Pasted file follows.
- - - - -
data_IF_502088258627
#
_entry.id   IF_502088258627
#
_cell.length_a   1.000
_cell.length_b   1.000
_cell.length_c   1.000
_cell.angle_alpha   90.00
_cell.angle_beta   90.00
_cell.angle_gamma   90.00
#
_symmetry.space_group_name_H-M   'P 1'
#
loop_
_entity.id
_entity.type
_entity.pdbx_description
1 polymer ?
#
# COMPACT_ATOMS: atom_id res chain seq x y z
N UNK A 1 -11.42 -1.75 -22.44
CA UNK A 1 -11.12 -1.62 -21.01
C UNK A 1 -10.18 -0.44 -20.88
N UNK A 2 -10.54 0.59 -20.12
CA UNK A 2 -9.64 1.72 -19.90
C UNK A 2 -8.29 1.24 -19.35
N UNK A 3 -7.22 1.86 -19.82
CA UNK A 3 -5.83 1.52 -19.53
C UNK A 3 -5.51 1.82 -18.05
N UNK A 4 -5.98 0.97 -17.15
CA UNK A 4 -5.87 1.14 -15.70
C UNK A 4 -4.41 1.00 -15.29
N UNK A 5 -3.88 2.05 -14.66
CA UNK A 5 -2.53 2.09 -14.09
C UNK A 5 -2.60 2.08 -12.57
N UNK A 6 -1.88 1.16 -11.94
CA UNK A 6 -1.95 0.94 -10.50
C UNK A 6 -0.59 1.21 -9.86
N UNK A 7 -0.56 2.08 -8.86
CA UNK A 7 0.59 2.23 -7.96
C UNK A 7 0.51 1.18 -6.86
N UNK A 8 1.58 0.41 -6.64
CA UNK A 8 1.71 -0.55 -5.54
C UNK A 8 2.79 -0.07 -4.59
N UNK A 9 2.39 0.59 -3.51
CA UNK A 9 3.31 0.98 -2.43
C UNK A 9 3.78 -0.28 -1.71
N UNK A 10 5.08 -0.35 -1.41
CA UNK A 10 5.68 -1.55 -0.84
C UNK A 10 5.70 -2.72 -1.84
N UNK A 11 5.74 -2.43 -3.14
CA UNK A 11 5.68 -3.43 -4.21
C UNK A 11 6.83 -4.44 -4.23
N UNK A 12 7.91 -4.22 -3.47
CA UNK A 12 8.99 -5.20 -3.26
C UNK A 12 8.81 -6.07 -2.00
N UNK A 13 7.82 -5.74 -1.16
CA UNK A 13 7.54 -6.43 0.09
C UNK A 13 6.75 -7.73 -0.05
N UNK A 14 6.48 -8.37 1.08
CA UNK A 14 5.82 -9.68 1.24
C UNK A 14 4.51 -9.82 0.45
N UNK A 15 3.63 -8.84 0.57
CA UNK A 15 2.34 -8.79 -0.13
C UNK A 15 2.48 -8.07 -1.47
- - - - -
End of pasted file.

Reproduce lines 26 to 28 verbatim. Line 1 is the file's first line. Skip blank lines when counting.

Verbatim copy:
C UNK A 2 -8.29 1.24 -19.35
N UNK A 3 -7.22 1.86 -19.82
CA UNK A 3 -5.83 1.52 -19.53